From a very young age, I knew there was something different about me. It seemed to me that everyone around me was separate and I was encased in my own bubble, my own world and it frustrated me to tears that I couldn’t work out how to make that bubble pop. Soon, my bubble solidified. It became glass. It was suffocating and at times, my glass bubble would fill with water, drowning out the minute amounts of happiness, reason, and calm that I had left. I wish somebody had told me that different was okay, and that I absolutely did not have to replicate, in exact detail, the ‘perfect’ people that surrounded me. I wish I had had the nerve to tell someone, ‘Just because you don’t experience it, it doesn’t mean my illness isn’t real’.
I’ve always had quite a vivid and expansive imagination, and perhaps this contributed to the formations of the compulsions that I still struggle with. Something as simple as turning off a light switch would become a thirty-minute task. My physical body would grapple with the switch on the wall, and my brain would battle the compulsion with intrusive thoughts, until tears streamed down my face, my heart rate was up, and I was sweating. I sometimes feel as if I live in a world where mental agony has become my normality. Since my struggles are ‘invisible,’ it is, more often than not, extremely hard to explain to employers and friends that the reason I was late is because I spent twenty minutes turning off the lights, or because I drove back to my house three times to make absolutely certain my door was locked. The common answer I get is, ‘We all get anxious. We all get depressed. Just get through it like the rest of us’. My invisible illness makes me feel invisible.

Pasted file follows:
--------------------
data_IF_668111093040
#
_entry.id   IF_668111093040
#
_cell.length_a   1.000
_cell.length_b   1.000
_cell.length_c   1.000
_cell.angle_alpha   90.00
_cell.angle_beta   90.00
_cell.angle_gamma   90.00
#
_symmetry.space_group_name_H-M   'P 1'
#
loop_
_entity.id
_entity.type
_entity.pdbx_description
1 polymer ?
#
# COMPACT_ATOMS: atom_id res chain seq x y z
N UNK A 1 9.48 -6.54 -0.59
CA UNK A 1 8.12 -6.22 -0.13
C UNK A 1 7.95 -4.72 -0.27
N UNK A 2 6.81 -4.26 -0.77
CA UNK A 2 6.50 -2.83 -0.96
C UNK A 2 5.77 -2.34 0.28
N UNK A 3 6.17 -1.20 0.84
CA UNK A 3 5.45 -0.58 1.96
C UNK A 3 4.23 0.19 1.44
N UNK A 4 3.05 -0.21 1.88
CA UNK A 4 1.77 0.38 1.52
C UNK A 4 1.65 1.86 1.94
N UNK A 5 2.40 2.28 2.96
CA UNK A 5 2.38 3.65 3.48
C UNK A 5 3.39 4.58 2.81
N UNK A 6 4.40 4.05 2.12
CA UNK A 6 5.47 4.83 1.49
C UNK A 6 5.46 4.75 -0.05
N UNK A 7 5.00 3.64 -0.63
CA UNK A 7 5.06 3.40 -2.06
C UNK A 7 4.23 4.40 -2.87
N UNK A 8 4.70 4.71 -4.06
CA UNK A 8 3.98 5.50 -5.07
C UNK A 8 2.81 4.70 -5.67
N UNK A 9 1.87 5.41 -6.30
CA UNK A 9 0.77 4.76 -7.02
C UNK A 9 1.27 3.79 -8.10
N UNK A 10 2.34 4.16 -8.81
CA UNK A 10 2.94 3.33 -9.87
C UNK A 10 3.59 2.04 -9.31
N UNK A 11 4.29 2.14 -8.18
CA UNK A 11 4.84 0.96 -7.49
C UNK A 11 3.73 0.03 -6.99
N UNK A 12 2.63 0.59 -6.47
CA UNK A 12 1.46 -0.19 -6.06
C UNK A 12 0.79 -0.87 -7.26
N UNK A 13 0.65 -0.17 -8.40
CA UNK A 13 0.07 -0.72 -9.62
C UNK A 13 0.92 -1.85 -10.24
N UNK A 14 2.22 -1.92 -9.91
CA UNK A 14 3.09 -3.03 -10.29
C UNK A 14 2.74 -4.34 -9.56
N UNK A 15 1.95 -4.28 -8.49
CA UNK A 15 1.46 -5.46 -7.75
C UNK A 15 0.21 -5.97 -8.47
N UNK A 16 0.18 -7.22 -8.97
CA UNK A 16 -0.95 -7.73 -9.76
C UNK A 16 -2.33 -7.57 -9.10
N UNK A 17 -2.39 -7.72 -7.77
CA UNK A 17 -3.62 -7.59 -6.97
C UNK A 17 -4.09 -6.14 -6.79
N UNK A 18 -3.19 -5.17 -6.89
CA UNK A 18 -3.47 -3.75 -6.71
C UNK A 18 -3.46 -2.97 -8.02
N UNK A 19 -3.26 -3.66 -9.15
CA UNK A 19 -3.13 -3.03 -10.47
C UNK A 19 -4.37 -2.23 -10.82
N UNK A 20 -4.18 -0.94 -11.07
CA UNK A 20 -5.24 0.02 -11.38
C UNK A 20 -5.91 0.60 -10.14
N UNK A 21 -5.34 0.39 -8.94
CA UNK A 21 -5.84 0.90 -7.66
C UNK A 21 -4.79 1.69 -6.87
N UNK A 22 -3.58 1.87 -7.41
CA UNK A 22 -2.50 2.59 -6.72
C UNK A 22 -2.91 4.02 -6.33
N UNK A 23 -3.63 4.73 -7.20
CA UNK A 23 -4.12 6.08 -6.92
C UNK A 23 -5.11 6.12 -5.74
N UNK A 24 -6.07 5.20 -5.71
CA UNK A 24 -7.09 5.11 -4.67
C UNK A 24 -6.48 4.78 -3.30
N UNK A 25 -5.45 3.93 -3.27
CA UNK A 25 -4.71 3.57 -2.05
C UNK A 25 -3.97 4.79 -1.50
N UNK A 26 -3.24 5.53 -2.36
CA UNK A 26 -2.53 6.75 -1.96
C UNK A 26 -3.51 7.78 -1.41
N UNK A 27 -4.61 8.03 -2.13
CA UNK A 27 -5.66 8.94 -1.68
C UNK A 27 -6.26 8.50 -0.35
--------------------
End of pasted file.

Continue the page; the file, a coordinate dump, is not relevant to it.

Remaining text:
The trouble with OCD and other mental illnesses is that they’re often trivialised or misrepresented in the society we live in. Film and television often make light of the disorders and use them for laughs or ratings. Phrases like ‘I’m so OCD,’ are not only inaccurate, they’re hurtful to people who suffer from the disorder. Since the phrase is used so casually and so often, it becomes an adjective, and as a result, saying, ‘My OCD is what kept me from work’, becomes as effective as saying, "I didn’t come to work because I’m tired". I cannot say, "I spent twenty minutes turning off a light", because that sentence brings about one of two responses: ‘You’re crazy,’ or ‘You’re lying’. Using mental health problems as common adjectives only makes the real thing seem less significant in the eyes of society.
I always fought myself on whether to let employers know about my OCD or not. I am in constant fear of being thought of as ‘crazy’ or a ‘liar’. All too often I’m told to ‘brush it off’ or that I’m making it up. I smile, when inside I’m breaking. Like someone is sucking all the air and oxygen out of my glass bubble, and trapped inside, I’m helpless. Perhaps people don’t realise that their words can be harmful, as the more I’m told I’m a liar, or that I’m making a big deal out of nothing, the more I believe it. I start believing that I’m ‘crazy’, when in reality, I suffer from a mental illness. I get so drawn into my glass bubble that the walls become warped and frosted, and I forget that I have resources and people who are trying to help me break out of my mental prison.
More than ever, I want to be honest with those around me about my mental health. I want to be able to come to a mutual understanding, so I’m never told I’m ‘crazy’ again. What if mental health was treated as physical health is? What if it was not thought odd to say, "I’m sorry, I’m really suffering with my mental health, I need a few days off". What if that was considered a valid reason for requesting time off, just as one does when they have the flu.
I am working on managing my mental health, but only on the inside of my glass bubble. I want to live in a world where nobody need live in a bubble, where we can all breathe the same fresh air, and help others find ways to break theirs. My glass bubble is still there, but with work and time, it’s beginning to crack.